Excerpt from How to Build a Heart by Maria Padian, plus links to reviews, author biography & more

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How to Build a Heart

by Maria Padian

How to Build a Heart by Maria Padian X
How to Build a Heart by Maria Padian
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  • First Published:
    Jan 2020, 352 pages
    Feb 2021, 352 pages


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Book Reviewed by:
Catherine M Andronik
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About this Book

Print Excerpt

Roz and I lock eyes behind the protection of the rock wall. Hers are round. Bright. I've never seen her look so... alive. She winks at me, then pulls herself into a crouch and peers over. I do the same.

I can practically read the labels on the soda bottles lining the kitchen counters — that's how close we are. I count a dozen guys either strewn on sofas or shoveling food onto plates, while a low background pulse of music competes with the sports commentator's voice on the television. Two adults — A mom? A dad? — weave among them passing out napkins, laughing at something one of them says.

"What a bunch of assholes," I hear Roz mutter. Not for the first time .

I don't respond. I don't know these people. And even when I have given her some pushback, wondering how it's possible that every person at Clayton County High School could be an asshole, she just says, "You're new here."

Which is true.

"Skinny guy on the couch with the Kawhi Leonard corn rows? Green shirt?" she begins. I have no idea who Kawhi Leonard is, but I see a boy in a green T-shirt eating spaghetti. "That's Darius Jones. He's co-captain with Sam. What a jerk." And she's off. Filling my ear with all of Ned Perkins's/Isaiah Green's/John Mayhew's damning qualities, from their expensive cars to their outrageous sneakers to their terrible girlfriends. Especially their girlfriends. With Hot Sam's Awful Melissa ranking as undeniable Queen of the Worst.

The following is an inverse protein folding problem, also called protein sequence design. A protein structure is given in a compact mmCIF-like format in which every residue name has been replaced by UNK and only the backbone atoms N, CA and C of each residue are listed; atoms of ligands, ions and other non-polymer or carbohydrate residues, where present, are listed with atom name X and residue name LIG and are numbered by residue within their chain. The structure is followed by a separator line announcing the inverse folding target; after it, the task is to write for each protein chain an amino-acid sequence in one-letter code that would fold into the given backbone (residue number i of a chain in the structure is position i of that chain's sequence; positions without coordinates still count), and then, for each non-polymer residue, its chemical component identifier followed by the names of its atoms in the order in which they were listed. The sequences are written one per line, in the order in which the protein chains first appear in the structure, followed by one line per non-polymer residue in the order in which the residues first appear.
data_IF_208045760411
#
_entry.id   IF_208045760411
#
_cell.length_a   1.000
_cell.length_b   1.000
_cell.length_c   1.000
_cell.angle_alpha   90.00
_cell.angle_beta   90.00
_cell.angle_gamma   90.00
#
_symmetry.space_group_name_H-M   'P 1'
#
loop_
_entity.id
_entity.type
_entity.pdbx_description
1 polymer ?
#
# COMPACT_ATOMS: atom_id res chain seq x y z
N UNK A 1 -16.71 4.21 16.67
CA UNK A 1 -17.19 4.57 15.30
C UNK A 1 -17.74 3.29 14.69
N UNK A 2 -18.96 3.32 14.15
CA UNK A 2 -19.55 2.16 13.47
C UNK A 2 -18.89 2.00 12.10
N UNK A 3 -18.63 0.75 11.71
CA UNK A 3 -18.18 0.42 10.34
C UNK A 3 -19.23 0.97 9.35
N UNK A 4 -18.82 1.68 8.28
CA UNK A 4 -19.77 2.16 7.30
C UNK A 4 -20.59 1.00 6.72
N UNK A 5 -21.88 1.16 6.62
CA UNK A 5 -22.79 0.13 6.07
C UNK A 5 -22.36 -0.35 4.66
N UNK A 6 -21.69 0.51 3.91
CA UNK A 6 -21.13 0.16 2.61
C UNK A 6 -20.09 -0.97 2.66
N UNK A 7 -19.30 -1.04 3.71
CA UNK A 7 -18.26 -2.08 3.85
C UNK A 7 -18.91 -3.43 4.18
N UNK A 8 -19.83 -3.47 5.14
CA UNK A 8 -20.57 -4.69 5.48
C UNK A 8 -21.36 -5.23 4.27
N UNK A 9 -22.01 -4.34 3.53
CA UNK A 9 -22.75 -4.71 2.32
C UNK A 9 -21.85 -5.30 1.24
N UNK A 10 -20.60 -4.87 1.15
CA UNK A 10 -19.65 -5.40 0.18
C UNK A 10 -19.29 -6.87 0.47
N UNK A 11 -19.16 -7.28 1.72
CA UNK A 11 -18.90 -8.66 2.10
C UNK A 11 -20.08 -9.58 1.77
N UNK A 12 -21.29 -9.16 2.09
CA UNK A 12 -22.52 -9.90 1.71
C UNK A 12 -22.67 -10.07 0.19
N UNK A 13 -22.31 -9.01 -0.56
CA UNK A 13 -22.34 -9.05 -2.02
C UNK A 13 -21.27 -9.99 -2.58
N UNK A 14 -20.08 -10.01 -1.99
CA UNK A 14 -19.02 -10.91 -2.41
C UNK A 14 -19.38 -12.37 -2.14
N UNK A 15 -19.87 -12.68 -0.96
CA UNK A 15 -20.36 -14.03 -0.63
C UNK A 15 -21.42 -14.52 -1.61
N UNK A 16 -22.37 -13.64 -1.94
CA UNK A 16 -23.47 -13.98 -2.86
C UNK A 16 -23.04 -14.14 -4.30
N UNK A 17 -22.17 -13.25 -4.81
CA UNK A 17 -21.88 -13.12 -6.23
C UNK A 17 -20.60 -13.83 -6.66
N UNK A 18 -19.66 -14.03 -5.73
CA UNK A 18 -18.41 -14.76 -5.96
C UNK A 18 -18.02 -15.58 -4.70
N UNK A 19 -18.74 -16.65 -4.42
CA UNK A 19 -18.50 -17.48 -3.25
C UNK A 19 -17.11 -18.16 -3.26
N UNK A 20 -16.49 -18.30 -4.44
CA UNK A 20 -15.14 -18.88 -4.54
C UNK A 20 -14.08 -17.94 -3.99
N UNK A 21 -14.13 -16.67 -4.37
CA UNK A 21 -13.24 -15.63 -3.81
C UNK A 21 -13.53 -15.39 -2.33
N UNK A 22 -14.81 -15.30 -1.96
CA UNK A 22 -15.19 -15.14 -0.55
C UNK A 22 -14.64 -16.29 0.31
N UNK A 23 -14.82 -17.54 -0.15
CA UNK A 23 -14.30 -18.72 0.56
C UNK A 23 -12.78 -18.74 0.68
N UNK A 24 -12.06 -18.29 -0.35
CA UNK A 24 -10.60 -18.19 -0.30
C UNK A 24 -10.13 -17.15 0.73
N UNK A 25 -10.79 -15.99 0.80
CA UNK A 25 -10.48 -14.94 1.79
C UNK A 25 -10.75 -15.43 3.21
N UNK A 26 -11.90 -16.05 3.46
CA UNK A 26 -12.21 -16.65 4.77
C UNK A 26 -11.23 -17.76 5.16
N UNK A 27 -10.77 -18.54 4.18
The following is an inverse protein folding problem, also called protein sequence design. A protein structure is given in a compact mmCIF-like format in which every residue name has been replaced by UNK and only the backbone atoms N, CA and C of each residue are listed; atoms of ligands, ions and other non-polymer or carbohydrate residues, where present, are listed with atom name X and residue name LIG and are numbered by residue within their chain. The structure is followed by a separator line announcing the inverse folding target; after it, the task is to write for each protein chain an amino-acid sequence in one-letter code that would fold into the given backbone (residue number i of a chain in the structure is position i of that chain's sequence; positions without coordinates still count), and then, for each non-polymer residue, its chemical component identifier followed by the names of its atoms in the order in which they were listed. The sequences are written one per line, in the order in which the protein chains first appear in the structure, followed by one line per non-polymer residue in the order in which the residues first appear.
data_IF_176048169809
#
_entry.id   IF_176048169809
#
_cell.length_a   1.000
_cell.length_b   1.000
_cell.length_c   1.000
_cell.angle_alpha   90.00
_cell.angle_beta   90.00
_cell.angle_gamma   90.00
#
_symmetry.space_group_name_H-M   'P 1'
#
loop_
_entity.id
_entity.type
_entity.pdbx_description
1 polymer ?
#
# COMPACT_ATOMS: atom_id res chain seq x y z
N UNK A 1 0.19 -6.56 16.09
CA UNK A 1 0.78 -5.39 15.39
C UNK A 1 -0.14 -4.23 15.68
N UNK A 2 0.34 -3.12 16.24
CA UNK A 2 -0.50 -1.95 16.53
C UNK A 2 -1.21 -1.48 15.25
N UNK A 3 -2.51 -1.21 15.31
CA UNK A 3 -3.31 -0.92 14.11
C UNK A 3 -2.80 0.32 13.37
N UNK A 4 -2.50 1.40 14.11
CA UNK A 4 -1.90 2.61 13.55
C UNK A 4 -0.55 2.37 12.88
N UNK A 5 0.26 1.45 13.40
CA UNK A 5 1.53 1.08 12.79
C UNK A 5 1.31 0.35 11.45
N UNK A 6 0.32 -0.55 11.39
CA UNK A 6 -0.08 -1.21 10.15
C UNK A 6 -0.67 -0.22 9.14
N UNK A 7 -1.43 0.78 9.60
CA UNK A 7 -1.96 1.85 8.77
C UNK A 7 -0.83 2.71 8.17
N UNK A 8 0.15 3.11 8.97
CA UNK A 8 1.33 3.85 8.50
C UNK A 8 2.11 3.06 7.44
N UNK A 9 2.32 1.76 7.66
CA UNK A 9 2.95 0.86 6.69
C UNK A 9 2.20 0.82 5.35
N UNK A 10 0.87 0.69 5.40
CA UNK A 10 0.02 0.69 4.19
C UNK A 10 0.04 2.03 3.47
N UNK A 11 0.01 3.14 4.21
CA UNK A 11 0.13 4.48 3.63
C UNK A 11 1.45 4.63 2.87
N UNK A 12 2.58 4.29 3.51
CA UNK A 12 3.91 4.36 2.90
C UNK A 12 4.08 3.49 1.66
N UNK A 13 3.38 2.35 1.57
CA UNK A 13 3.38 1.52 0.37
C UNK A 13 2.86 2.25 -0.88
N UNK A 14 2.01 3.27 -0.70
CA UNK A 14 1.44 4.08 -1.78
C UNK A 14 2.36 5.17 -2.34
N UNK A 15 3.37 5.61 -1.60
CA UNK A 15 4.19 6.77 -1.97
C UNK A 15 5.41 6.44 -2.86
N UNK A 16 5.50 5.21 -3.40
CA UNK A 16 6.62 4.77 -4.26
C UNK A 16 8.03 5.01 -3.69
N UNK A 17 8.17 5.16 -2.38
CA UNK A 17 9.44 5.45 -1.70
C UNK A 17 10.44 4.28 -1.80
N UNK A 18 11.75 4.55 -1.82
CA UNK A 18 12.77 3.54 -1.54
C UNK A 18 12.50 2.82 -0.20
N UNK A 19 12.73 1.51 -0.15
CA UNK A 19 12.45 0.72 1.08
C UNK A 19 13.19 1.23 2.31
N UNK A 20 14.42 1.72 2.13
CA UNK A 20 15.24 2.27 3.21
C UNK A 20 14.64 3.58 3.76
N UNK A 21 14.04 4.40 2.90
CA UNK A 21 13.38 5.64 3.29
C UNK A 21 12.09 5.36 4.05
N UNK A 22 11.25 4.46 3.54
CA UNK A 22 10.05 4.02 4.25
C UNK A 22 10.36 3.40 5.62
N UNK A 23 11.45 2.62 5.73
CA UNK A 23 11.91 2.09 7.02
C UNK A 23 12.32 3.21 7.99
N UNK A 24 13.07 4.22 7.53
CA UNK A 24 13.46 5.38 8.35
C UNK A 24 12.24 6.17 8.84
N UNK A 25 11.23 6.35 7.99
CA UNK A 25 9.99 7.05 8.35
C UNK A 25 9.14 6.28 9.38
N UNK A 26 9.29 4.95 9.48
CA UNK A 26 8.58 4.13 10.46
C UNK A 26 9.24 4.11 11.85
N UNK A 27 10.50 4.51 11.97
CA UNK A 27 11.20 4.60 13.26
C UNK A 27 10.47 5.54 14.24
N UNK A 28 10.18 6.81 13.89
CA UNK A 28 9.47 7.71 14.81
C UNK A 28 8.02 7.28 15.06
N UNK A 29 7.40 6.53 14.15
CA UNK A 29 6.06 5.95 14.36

I mean, not really. I wouldn't say something that stupid. But all this info I shouldn't know would be screaming around my head and something might pop from my mouth. Who are you? they'd wonder. Dark-haired, green-eyed girl I've never met but seems to know me?

Sometimes I think I should tell Roz not to tell me any more. Fascinating as it all is, I don't want to slip.

I hate slipping.

Before she points out anyone else, a shadow falls across the deck. Someone stands at the sliding door, about to open it. "Frank! Here, boy!" we hear through the glass. A dog, one of those little bug-eyed dudes that are so ugly they're actually cute, appears at his heel.

"Uh-oh," Roz whispers as the door opens and the dog skitters out.

I'm too busy thinking Frank is a completely hilarious name for a dog to realize: this is not good.

Frank lifts his leg and is about halfway through his whiz on one of the Shackeltons' bushes when he aims his nose in our direction. I can see his nostrils quiver: our scent is a balloon floating inches from his smushy face. Whiz over, he takes two steps toward us, and growls.

The boy who let him out calls, "C'mon, Frank. Inside!" I feel Roz squeeze my arm.

"That's Sam," she says. Frank barks.

"Frank!" Sam insists, clapping. Frank ignores him, his toenails scraping the flagstones as he advances.

"Go, go, go!" Roz hisses in my ear. She doesn't stand: she rolls, away from the wall, until she's at the edge of the woods. Then, at a half crouch, she bolts. She doesn't slink quietly now: she crashes through the underbrush like a herd of elephants. Frank, with a full-throated yap, tears after her.

Leaving me, Isabella Chicken Crawford, frozen in the mud behind the Shackeltons' garden wall.

"Damn," I hear. Way too close. Hot Sam has crossed the patio and now sounds like he's about five feet away. Not that I'm about to lift my head and confirm that distance. "Frank!" He claps again. He whistles, loudly. One of those two-fingers in-your-mouth dog whistles. Then, a woman's voice, from the house.

"Honey, what's wrong?"

"I think Frank is chasing something. He just ran off."

"Oh no. I hope it's not a porcupine again!"

"Serve him right. Dumb dog," Sam mutters. He claps again. "Here, boy!"

I can tell from the sound that he's crossed the lawn. And his back is to me. Which means this is my moment. Before I second-guess myself, I roll, Roz-like, only toward the little pool house. As soon as I reach it, I duck behind it. I peer around the side.

Excerpted from How to Build a Heart by Maria Padian. Copyright © 2020 by Maria Padian. Excerpted by permission of Algonquin Young Readers. All rights reserved. No part of this excerpt may be reproduced or reprinted without permission in writing from the publisher.

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